Joint award ceremony in Bern
The Swiss National Science Foundation (SNSF) was responsible for selecting the laureates on behalf of the two foundations. The joint award ceremony for both the Swiss Science Prize Marcel Benoist and the Swiss Science Prize Latsis will take place at Bern City Hall on 4 November. The President of the Marcel Benoist Foundation, Guy Parmelin, will present the awards. He had this to say about the event: "I am extremely pleased that we can present the 2021 Swiss science prizes to two outstanding researchers. Thomas Berger and Nicola Aceto are both making great contributions to our society through their work. They are prime examples of Swiss research excellence.
Swiss Science Prize Marcel Benoist
2021 Laureate: Prof. Thomas Berger
Thomas Berger (1971) grew up in Konolfingen and studied psychology at the University of Bern. He earned his PhD at the University of Freiburg im Breisgau and also worked as a psychotherapist, including at the Kilchberg Psychiatric Clinic. After working as a senior research assistant at both the University of Geneva and the University of Bern, he was selected for an SNSF scholarship to conduct research at Linköping University in Sweden. He then returned to the University of Bern to complete his PhD under an SNSF Ambizione grant. In 2013, he was hired by the University of Bern to teach and conduct research as part of an SNSF-funded professorship. In 2018, he was given full tenure at the University of Bern's Institute of Psychology and appointed as head of the Department of Clinical Psychology and Psychotherapy. Thomas Berger has been involved in two major European research programmes and has received several awards for his research, including the Outstanding Early Career Achievement Award from the Society for Psychotherapy Research.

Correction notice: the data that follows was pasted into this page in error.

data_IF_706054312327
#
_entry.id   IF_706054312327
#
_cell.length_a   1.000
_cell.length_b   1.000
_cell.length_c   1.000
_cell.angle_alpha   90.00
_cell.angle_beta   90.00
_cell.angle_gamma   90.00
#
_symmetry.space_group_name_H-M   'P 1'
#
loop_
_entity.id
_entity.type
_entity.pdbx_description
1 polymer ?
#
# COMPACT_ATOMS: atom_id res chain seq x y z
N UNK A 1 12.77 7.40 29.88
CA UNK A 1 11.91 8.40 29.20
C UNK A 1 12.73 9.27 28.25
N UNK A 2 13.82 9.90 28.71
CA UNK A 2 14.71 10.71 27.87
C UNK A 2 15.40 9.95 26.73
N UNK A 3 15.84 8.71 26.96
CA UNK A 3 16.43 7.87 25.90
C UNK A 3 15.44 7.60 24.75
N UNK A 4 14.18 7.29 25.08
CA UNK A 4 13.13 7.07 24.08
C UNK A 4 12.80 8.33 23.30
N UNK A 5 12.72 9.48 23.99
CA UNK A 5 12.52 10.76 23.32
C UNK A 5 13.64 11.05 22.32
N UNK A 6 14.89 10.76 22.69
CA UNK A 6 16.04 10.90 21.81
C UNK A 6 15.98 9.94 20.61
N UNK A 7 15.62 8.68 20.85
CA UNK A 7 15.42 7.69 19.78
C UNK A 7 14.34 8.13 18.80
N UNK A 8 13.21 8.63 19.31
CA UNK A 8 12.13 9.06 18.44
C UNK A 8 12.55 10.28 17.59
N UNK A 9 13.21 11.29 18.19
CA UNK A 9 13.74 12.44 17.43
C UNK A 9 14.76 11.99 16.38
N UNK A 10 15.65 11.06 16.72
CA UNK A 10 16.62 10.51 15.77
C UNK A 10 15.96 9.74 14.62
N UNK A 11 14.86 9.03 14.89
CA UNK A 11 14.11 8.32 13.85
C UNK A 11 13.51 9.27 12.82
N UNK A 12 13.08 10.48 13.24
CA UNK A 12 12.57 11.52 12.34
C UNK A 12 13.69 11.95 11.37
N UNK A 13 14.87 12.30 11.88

About the Marcel Benoist Foundation
Each year since 1920, the Marcel Benoist Foundation has awarded prizes for outstanding research that has an impact on human life. These prizes are awarded independently without regard to any specific university. In doing so, the foundation pays tribute to researchers who exemplify the level of excellence of research conducted in Switzerland. Eleven laureates have already gone on to receive the Nobel Prize. The nomination and selection process is handled by the Swiss National Science Foundation (SNSF) on behalf of the Marcel Benoist Foundation. The 2021 prize will be awarded in the field of humanities and social sciences.
More about the foundation: www.marcel-benoist.ch
Swiss Science Prize Latsis
2021 Laureate: Prof. Nicola Aceto
Nicola Aceto (1982) was born in Italy and studied medical and pharmaceutical biotechnology at the University of Eastern Piedmont in Novara. He obtained his PhD from the Friedrich Miescher Institute for Biomedical Research in Basel and then worked as a postdoctoral researcher at Harvard Medical School in Boston. On returning to Switzerland he led a research team and held an SNSF-sponsored assistant professorship in oncology at the University of Basel. In 2021 he moved to ETH Zurich where has since led a research team and worked as Associate Professor of Molecular Oncology. Nicola Aceto has already received three ERC grants and earned numerous prizes in his career to date, including the Friedrich Miescher Award for Outstanding Achievements in Biochemistry.
About the Latsis Foundation
Each year since 1983, the Swiss National Science Foundation (SNSF) has awarded the Swiss Science Prize Latsis (formerly known as the National Latsis Prize) on behalf of the Latsis Foundation, which was founded in 1975. The prize honours young researchers up to the age of 40 at Swiss universities for their outstanding contributions. Laureates are chosen through a selection procedure run by the SNSF. The 2021 prize will be awarded in the fields of biology and medicine.
More about the foundation: www.fondationlatsis.org